Friday, 4 March 2011

Nothing to do with MS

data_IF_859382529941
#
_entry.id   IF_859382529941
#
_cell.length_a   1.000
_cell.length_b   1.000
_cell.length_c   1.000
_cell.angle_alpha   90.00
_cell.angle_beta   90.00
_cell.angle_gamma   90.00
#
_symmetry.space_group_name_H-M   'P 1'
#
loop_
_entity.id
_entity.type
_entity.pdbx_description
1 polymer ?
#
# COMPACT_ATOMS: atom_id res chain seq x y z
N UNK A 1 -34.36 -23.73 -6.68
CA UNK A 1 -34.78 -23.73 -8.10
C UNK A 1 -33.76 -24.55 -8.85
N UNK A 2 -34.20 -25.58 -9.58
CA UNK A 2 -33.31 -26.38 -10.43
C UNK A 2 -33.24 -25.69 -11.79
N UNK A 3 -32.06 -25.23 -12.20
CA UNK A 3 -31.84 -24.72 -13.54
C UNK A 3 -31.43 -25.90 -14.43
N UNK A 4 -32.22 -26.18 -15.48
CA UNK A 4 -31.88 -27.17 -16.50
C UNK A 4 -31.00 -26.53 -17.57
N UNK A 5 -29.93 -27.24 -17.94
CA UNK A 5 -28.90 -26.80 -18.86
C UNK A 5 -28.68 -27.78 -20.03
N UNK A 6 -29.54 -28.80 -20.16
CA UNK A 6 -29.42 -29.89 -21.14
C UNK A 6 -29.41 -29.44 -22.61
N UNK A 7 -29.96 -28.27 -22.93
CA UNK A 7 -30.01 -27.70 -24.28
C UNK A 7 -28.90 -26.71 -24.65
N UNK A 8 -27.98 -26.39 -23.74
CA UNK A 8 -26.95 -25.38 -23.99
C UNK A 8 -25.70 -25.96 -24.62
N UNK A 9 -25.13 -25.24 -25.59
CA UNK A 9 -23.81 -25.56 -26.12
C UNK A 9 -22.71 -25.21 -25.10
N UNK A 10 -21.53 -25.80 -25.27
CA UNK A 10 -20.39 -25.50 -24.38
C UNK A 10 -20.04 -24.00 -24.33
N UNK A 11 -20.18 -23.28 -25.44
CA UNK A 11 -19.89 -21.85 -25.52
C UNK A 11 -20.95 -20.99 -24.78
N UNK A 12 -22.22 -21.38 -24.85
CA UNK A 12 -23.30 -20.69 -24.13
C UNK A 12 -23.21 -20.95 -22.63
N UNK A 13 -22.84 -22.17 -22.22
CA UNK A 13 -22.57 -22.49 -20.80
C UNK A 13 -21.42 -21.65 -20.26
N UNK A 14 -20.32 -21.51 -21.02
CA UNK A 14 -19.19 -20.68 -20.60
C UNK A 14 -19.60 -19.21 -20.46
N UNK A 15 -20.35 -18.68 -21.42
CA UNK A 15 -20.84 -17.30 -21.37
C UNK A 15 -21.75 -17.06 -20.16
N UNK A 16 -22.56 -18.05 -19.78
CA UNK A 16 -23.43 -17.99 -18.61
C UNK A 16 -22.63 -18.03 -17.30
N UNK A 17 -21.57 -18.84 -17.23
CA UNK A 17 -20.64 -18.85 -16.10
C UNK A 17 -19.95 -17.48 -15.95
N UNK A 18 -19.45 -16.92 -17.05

Our schools are like a war zone. It’s a bit of a cliché and a bit of an exaggeration. But after last week I wasn’t sure how much. We were performing our show “Crime of the century”, a show about gang violence and disenfranchised youth, at an inner city secondary school. 120 fourteen year olds were our audience. Before you can get into the school we need to run the usual gamut of self locking doors, security badges, and more locked doors. The drama studio is unlocked for us. Once inside we find a well appointed space with raked seating on three sides. We bring our own lights - just a touring rig. The kids are marshaled in. There is much shouting from the teachers in an attempt to curb the volume of chatter from over excited 14 year olds for whom double science or whatever has been replaced by watching a theatre show.  Once in, a list of student names is read out. 20 students are bought to the front of the class. All except one…"he was excluded this morning Miss” says a brave boy. There’s laughter from two girls sitting near the front. The teacher is apoplectic. “You two have just forced your way onto the list. Come and join the rest of them.” All 22 (21 if you exclude the already excluded boy) have misbehaved on the way into the drama studio. We never hear how they have transgressed but their collective punishment is to be excluded from watching a show about how young people become disillusioned and divorced from their community…You figure it out. These teachers, good people I’m sure, were so busy excluding kids that they had forgotten to teach them.  “Our schools are like a war zone” is an exaggeration.  But if we’re not careful, some of our kids, in some of our schools will make education an enemy to be feared.  Told you it had nothing to do with MS.

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